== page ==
Transcript for Edward Wallace East, Biographical information relating to Mormon pioneer overland travel database, 2003-2017
Remeniscence by E. W. East
I was born in Henry County, Va., October 11, 1814...By this time I had the spirit of gathering and all seemed anxious to prepare for the long, arduous journey to Salt Lake. I felt that it was a great undertaking to start two thousand miles with ox team with such a helpless family. We hen had six children and four of the six were helpless, two little girls (twins), then but a little over one year old.
We left Port Sullivan, Texas, set out for Salt Lake on the 14th of March, 1855, thirty-seven in company, wagons heavily loaded with a considerable number of loose oxen and cows and about seventy head of horses. Had no rain to raise the rivers as had been predicted Elder Blair, forded the Brazos, Trinity and Red Rivers, it is extremely rare that either of those rivers can be forded in the spring season. Got along pretty well excepting some trouble with the Johnson family; had a very fatiguing trip, landed at Camp two miles from Atchison on the second day of June, remained in Camp twelve or fourteen days receiving a stock of goods purchased by Blair and Greer, fitting up wagons and etc. During our stay there were frequent cold rains, weather very disagreeable. Some of our company occasionally visited Mormon Grove and learned that the cholera was in the different comps and that several died each day. We set out for Salt Lake City about the 14th of June, having been organized under the direction of President Erastus Snow, Elder S.M. Blair was appointed to lead the Company. We had been joined at Atchison by some elders who had been on missions, who assisted as teamsters for their passage and also a number of families augmenting our company now to over one hundred with, I think, forty-six wagons. the cholera broke out in our Camp on the 18th, some twenty-three miles from Atchison. Brother M. R. Jones daughter was taken in the night and Brother Jones in the morning, and my children, William, over twelve years old, and Mary nearly five, were taken the same day. Brother Jones died first, sometime in the forenoon. Our little Mary who was a promising and lovely child, died about sun-down She sank away calmly and peacefully, as though she was going to a sweet sleep and was buried on the South side of the road before daylight, a rude board with the initials of her name was set at the head of her grave. Brother Jerry Sangford and wife both died during the night and the four were buried at this camp, on the hill some two hundred yards from the Creek on the West side of the road. On the next day Eliza Jost, Mary York, Susan Greer, Martha Allison, Sarah Jones, James Jones, and Elisabeth Langford died and were buried at the same place. On the following day which was the 22nd Sister Middlemas, Eliza Greer, and sister Priestly died and were buried together. On the same day sister Bagley, M.A. Jones, Julia A. Bagley, Fanny Phillips, Emma Middlemas and Hugh A. Phillips. On the 24th John Greer, N.H. Greer died and were buried a half-mile east of the big Nimeha (on the hill), James Rollins died on the next day, also Margaret Jones and William N. Middlemas on the same day on the West Side of the big Blue.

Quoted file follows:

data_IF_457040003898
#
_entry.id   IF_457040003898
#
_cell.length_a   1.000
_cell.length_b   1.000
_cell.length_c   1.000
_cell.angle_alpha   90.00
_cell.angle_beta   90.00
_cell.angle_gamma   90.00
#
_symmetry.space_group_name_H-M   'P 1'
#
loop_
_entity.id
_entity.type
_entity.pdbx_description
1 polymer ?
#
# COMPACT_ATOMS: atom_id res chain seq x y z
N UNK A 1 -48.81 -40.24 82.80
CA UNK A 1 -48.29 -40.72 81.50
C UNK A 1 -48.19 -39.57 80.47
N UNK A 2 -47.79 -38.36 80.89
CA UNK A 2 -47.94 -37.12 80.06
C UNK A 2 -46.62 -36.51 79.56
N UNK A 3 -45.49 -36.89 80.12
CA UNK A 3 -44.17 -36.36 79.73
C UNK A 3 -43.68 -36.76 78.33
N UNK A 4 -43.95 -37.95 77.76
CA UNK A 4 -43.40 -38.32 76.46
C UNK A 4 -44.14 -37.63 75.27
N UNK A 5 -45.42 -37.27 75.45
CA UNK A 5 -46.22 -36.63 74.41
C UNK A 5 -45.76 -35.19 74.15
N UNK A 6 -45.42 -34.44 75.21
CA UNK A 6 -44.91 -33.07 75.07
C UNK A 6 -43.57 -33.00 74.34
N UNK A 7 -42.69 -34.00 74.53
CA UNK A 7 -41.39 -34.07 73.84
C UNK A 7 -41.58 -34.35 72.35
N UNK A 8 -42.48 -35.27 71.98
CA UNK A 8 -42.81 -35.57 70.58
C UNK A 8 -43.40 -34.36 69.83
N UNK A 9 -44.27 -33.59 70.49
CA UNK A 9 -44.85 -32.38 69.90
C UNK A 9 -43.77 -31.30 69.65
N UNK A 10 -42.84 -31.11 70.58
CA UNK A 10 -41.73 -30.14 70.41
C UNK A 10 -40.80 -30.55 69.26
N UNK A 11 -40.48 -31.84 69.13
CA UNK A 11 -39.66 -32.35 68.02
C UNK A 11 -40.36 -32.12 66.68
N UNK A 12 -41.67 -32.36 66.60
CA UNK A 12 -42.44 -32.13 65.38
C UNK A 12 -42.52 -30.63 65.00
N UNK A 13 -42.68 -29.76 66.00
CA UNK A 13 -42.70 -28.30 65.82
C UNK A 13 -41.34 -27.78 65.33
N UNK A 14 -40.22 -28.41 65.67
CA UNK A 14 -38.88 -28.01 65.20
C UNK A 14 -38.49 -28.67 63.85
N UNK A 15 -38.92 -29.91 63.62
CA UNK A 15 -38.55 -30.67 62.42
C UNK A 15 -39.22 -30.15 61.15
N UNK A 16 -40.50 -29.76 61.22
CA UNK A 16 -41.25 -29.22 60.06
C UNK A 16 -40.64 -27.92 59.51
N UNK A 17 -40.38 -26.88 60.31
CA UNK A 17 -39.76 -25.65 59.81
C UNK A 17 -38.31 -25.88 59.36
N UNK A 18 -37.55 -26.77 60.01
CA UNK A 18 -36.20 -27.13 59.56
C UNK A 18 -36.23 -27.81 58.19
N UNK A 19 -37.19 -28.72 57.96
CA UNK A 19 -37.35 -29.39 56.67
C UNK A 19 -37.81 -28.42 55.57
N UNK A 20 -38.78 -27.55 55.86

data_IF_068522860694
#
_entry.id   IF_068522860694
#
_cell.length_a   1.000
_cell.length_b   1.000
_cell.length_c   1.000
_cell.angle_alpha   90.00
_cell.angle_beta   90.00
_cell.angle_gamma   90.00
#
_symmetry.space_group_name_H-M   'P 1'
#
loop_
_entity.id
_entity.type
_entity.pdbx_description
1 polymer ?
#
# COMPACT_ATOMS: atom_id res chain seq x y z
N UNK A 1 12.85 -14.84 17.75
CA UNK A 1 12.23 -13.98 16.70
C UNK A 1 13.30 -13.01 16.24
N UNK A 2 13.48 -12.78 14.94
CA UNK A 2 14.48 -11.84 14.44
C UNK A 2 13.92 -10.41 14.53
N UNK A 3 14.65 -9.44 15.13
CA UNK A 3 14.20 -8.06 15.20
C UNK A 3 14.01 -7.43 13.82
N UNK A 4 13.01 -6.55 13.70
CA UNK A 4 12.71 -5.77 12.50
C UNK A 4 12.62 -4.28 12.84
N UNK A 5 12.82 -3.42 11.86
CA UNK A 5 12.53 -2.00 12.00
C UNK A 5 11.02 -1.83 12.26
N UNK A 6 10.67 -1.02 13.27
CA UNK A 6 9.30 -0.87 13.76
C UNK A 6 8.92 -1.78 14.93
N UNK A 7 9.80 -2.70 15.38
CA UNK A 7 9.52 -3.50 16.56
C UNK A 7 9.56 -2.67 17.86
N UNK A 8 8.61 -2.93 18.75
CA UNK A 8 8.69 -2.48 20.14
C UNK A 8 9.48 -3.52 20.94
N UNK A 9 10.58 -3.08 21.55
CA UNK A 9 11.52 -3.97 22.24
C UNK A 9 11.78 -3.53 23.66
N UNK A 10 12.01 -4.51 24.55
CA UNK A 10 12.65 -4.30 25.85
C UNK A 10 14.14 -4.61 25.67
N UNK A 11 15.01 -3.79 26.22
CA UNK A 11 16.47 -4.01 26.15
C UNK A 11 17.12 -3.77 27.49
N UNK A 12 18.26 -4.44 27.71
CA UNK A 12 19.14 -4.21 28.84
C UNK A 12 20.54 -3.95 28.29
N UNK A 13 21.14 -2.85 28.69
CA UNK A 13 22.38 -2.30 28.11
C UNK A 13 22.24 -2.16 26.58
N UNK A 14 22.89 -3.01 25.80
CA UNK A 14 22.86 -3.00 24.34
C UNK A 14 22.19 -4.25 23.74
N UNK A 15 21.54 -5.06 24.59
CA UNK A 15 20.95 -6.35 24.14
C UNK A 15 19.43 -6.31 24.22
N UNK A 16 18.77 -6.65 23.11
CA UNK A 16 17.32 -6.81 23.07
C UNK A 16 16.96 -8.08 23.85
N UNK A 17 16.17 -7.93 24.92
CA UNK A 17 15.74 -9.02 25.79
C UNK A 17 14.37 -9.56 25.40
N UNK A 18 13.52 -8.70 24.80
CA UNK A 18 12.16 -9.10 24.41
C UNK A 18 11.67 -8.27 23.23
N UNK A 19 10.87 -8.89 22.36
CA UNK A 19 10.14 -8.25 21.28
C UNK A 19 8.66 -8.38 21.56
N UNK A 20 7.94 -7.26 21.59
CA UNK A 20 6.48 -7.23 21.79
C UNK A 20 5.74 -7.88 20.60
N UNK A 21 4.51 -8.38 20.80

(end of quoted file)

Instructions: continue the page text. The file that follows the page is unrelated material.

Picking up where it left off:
We camped at this place about noon to was and clean up until noon the next day, my son William, died at this camp and I have the date marked on my minutes on 27th. He had been hauled along for eight or nine days speechless the greatest portion of the time. He was buried in a rude box on the hill on the West side of Big Blue three-fourths of a mile from the place called Maryville. Eliza Wright died on Sunday, 1st of July; our daughter Nancy, who had been speechless for several days died on the 4th of July at the second camp on the Little Blue or Sweet Water and was buried after two hours, being about seven years old. In consequence of the loss of so many, and those who survived being so worn-down by digging graves, burying the dead, and attending the sick, and his own feeble health, Brother Blair wrote and sent by express to Brother Andrews who presided at Mormon Grove for help, accordingly on Sunday night, 24th, Brother Stevenson with several men came up with our camp, Brother Stevenson having in consequence of Brother Blair's feeble and worn-down condition to take the Presidency of the company. On Saturday evening, the last day of June, on arriving at the camping ground late, it was announced that George Woods who had had the cholera was missing from the wagon. As soon as the camp was struck almost all of the company turned out to hunt and next morning our company assisted by another company which camped near-by resumed the search and continued it until about noon, but without finding the least trace of the lost man.
Many things occurred during the remainder of the journey that might be interesting to those who may see this sketch, but I cannot now recollect them in their order so as to detail them correctly. We landed in Salt Lake City, after an extremely arduous and fatiguing journey on the eleventh day of September.